Romancing the Holidays
Couples need to make time for each other during this busy season
Do you dread the holidays?
While this festive time can induce warm, memory-filled get-togethers with friends and family, it can also be exhausting and overwhelming. This hectic season can turn into one obligatory appearance after another, and if too many of these appearances are draining rather than delightful, it can take its toll on your relationship. Gone are the visions of cozy nights in front of the fireplace with a steaming cup of rich cocoa or a mellow glass of Port. Instead, you're dealing with noisy gatherings where you barely get a chance to hear each other talk — much less have an intimate moment.
Socializing is important, of course, but the holidays are also a good opportunity for couples to reconnect, get nostalgic and turn cuddles into lovemaking. This year, why not use the season's romantic backdrop — the smell of pine needles, the sound of wonderful choirs in great cathedrals, the taste of special food savored during long, candlelit dinners — to add a spark to your romantic life? Here are five easy steps to help you do that:
1. Just say no. You don't owe everyone an explanation of why you are declining a party or family meal; simply give your regrets when you have accepted your limit. Designate some nights, such as Christmas Eve or New Year's Eve, as couple nights, and stick to your schedule.
2. Make couple time. If you can't save as many days or nights as you'd prefer, make a pact to come late or leave early. Make sure part of the evening is reserved for the two of you. Don't always reserve the latest hours when you are too tired to really focus on each other.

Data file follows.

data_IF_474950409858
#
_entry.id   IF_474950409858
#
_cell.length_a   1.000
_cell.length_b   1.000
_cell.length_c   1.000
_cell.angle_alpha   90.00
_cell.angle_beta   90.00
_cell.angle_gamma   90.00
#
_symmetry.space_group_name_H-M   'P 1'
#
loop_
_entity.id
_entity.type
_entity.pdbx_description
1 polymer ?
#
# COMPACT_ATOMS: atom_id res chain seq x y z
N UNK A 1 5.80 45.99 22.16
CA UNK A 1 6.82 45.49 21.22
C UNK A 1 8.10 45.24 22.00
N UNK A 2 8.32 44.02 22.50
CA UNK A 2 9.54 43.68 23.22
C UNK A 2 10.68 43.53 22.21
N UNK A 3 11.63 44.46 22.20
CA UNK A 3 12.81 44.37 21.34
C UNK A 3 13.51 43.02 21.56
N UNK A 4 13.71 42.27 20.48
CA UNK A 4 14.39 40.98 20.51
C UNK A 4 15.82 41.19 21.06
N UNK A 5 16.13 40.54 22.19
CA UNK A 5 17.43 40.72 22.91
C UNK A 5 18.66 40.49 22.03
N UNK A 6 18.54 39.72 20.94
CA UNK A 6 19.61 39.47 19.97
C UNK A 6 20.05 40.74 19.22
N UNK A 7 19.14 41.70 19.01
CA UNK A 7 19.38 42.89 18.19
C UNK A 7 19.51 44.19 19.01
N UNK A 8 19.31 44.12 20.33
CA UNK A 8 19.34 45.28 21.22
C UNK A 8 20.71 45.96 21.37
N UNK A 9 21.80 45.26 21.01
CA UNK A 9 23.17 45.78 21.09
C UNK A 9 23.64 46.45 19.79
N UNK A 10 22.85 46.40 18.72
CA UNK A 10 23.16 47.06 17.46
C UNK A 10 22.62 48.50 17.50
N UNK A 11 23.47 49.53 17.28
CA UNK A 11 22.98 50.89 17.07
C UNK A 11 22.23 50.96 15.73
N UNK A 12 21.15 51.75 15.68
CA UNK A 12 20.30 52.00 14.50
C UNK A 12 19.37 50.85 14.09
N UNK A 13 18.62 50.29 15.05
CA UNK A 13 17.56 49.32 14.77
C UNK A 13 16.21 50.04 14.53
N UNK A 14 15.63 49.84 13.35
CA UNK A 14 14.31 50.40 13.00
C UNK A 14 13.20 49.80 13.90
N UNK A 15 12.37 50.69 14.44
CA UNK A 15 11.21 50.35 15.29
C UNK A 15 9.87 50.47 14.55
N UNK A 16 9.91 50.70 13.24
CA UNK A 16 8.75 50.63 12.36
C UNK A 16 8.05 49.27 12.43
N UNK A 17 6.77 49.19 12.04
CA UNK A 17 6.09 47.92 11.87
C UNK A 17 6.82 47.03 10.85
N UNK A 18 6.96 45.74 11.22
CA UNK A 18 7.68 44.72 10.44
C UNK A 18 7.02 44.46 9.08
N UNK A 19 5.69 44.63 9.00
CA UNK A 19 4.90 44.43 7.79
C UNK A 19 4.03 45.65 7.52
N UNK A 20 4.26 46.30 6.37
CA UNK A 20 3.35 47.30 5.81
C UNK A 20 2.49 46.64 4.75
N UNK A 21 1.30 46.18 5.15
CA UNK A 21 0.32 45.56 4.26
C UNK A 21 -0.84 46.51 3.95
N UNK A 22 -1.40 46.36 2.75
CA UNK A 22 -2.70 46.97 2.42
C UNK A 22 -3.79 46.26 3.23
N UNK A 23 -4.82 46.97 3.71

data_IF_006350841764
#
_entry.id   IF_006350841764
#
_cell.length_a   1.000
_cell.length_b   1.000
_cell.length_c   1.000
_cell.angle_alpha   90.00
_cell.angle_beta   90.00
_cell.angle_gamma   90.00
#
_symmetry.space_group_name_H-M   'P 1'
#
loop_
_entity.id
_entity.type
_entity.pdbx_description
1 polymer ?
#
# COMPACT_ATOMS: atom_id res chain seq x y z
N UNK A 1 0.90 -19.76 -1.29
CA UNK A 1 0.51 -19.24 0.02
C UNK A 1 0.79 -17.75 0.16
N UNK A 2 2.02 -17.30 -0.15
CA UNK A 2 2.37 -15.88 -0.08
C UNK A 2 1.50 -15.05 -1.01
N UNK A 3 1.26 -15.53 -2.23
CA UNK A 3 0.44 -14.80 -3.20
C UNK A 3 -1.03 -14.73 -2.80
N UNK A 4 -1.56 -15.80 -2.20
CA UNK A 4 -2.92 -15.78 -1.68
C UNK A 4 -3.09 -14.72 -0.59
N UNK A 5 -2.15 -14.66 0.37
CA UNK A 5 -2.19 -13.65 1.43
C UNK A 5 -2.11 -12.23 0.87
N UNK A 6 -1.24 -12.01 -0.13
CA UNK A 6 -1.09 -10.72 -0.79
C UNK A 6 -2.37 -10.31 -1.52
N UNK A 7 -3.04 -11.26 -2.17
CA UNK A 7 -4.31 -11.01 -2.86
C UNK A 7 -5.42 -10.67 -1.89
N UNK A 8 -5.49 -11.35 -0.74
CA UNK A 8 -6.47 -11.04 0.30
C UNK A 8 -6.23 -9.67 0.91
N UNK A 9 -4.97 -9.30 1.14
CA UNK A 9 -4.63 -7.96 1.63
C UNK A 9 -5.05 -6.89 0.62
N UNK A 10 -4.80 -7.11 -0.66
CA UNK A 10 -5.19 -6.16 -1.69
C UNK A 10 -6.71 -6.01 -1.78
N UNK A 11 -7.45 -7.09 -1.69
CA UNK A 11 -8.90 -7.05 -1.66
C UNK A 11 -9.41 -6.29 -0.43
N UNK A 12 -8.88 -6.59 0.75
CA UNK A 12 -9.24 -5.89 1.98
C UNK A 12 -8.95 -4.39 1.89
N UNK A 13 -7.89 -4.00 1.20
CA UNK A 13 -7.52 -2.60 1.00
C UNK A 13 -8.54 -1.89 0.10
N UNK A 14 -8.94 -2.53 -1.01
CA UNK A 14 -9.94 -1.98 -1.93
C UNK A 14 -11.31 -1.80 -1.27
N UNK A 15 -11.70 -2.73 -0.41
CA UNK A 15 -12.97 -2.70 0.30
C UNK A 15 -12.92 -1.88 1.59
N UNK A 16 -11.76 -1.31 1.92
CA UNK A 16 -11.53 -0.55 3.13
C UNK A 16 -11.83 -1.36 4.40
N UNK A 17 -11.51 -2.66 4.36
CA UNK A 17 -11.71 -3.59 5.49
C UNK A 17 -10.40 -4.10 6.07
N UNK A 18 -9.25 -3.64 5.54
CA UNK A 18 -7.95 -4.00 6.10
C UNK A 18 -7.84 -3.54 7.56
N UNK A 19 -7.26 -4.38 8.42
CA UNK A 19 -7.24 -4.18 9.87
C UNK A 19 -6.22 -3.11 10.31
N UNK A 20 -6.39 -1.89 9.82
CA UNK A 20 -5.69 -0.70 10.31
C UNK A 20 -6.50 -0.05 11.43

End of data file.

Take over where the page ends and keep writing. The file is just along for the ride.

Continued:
3. Do something new. Go window-shopping or take a leisurely stroll on a street bedecked with Christmas lights. Get away from the crowds by going snowshoeing or ice fishing. Or pamper yourselves by spending a day at a spa getting massaged, steamed or whatever else strikes your fancy.
4. Find a place to recharge. Go someplace that allows contemplation, peace and the luxury of a slowed down clock. Take a drawing class, learn Tai Chi, take a walk holding hands in a snowy forest or sit in front of a lodge fireplace and read.
5. Dress up for dinner. Whether you are dining at home or at a restaurant, look especially nice for one another. Primp as if you were going on a date for the first time. Break out a bottle of vintage champagne or something else that marks the evening as special, such as a decadent dessert to share.
What's the point of all this? Couples need a counterweight to the more commercial aspects of the holiday season, as well as the swell of visitors and noise of big parties. We need time together — to be close, to be sensual, to celebrate being a couple. Don't let the holidays run you around. Take the tiger by the tail and use its power to light up your life.